ABOVE: The arrow points to a tree trunk on the far side of the stream known as  Sungai Kemantis  at Sayap sub-station in the Kinabalu Park.

Note that the trunk is covered with a dense coat of leaves of one of the world’s rarest, largest and least known figs Ficus densechini.

Ficus densechini figs are about the size of a large orange but unlike  the large figs of Ficus punctata  a similar  liana fig,  F. densechini figs ripen yellow brown not bright orange to black. Figs that ripen dull colours such as brown and green normally attract nocturnal animals such as bats  by smell. However the figs are too large to be carried away by bats. The most likely targeted  disperser is the Masked Palm Civet .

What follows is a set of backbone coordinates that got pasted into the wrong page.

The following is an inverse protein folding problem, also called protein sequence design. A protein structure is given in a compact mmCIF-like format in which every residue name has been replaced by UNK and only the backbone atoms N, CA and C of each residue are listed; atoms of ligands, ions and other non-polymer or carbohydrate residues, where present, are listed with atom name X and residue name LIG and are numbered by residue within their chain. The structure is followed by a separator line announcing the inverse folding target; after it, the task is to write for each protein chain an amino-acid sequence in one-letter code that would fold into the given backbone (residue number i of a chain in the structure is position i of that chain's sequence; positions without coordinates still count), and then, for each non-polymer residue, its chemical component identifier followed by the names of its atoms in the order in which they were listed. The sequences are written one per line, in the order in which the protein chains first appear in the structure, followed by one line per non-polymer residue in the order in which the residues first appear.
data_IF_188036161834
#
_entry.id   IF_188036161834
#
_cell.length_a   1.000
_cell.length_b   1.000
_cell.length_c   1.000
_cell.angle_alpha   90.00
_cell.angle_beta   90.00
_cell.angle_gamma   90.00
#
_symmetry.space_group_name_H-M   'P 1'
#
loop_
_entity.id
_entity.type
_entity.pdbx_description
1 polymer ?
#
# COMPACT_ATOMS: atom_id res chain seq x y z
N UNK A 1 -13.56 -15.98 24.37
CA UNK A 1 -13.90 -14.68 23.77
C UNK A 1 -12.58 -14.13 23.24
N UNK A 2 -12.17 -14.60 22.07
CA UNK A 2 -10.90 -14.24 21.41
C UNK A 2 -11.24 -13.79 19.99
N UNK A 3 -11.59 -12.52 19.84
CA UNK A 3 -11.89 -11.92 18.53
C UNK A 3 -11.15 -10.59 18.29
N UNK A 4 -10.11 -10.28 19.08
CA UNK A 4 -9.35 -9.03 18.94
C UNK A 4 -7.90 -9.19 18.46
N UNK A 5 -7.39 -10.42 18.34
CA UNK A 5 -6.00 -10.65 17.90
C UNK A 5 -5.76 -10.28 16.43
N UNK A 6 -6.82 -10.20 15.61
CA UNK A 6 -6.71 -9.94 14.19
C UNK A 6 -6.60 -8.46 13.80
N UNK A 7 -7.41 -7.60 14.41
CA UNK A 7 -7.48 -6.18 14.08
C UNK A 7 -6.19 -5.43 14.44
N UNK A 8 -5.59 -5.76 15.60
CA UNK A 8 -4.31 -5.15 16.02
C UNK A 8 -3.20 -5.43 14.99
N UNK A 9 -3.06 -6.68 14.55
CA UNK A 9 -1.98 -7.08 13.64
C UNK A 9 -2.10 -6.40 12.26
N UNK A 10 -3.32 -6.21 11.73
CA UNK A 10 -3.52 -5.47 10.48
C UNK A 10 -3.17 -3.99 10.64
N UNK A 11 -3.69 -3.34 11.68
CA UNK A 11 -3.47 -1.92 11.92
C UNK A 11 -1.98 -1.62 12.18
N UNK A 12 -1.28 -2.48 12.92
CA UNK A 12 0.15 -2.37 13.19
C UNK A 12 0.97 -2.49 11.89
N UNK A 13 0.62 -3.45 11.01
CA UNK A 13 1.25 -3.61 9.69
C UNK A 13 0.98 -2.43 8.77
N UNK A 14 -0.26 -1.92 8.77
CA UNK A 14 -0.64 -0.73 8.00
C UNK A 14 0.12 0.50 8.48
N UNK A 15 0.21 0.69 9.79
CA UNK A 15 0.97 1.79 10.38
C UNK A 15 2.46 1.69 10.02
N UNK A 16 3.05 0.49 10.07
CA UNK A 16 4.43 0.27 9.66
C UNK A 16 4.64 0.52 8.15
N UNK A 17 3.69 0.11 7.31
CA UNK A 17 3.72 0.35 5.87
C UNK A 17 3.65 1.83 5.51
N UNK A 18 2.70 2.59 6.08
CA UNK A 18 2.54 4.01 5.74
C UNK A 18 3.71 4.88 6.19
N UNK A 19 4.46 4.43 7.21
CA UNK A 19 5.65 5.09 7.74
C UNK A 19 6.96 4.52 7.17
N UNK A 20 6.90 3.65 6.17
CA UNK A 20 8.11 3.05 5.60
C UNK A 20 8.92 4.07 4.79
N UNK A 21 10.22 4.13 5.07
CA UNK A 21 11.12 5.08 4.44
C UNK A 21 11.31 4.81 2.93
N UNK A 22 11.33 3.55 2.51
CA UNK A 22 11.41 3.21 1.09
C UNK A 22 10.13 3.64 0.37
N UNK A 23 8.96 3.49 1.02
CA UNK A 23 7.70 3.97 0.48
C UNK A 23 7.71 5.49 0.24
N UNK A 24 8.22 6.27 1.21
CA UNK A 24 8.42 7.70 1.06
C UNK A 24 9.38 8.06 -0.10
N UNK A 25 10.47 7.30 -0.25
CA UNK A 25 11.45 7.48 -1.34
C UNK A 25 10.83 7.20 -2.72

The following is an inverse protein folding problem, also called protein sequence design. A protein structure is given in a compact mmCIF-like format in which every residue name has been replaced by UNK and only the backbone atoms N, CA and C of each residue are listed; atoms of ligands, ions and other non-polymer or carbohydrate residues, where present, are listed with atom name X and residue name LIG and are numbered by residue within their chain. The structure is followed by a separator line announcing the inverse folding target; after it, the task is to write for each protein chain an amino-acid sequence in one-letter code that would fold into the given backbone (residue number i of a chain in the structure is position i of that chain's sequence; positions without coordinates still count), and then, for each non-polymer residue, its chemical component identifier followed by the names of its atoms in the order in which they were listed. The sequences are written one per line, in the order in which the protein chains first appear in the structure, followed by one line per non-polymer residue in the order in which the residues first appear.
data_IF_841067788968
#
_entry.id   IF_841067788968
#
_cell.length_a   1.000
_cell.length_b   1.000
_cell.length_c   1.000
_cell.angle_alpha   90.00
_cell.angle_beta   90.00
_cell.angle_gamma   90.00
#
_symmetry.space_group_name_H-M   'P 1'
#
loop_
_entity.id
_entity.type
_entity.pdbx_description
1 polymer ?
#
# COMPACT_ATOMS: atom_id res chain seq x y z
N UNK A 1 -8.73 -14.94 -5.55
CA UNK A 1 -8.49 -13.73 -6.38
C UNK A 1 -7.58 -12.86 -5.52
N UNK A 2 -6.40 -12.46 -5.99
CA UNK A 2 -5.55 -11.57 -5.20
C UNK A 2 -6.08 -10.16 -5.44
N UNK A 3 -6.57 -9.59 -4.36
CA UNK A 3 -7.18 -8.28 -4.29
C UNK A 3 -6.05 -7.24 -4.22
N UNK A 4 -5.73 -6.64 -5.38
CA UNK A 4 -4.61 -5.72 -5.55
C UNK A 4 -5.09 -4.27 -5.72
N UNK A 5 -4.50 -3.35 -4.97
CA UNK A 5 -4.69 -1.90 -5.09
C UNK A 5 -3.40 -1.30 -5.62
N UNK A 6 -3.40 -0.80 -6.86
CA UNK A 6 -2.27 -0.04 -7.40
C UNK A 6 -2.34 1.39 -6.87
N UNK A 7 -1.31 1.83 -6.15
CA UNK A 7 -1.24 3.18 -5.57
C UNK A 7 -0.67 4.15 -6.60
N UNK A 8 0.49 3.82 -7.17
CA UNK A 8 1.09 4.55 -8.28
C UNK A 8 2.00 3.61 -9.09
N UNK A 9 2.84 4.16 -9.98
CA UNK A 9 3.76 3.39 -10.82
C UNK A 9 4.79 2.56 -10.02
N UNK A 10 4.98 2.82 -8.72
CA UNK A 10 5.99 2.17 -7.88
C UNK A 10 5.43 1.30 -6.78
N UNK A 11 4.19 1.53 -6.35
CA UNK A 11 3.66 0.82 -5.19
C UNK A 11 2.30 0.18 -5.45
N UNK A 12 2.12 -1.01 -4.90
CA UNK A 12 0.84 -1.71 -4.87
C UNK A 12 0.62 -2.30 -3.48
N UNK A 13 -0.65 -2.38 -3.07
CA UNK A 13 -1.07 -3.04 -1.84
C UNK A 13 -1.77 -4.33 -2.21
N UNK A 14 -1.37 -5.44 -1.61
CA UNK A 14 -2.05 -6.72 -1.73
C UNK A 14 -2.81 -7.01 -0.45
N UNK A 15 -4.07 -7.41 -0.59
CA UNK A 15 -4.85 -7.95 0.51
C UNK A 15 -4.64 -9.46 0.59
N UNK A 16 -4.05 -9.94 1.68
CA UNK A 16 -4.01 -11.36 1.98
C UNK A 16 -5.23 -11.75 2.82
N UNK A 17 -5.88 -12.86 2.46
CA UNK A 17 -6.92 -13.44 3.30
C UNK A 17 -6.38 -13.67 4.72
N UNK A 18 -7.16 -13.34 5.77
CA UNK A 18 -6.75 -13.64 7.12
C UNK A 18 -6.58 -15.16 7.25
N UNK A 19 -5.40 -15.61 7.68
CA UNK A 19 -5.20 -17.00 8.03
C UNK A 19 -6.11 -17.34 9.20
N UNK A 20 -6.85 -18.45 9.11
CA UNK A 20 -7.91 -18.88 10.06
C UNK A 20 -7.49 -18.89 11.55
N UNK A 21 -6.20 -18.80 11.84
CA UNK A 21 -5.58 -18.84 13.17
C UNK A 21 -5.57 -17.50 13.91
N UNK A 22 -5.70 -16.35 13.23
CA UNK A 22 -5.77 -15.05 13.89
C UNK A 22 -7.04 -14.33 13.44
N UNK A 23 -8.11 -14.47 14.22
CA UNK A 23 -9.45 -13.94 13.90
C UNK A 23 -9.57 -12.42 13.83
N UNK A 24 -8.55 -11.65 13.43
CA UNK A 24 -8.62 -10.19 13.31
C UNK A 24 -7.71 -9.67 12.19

269 Binturong and Masked Palm Civets.jpg
In Borneo the Masked Palm Civet (top and bottom illustrations) is  mostly  found in hill and montane forest and is especially attracted to figs.  Another  possible disperser is the Binturong (middle illustration )  which is found up to 1,500 m in the mountains of Borneo.
Ficus densechini Sayap Kkinabalu 20190511-WA0004.jpg
A fallen male fig photographed by Shavez Cheema at Sayap Sub-station in the Kinabalu Park. Male figs are not normally eaten by any birds or mammals and rot uneaten on the ground.

Ficus densechini Sayap IMG-20190511-WA0001.jpg

Ficus densechini Sayap IMG_0785.JPG

Kinabalu Park.jpg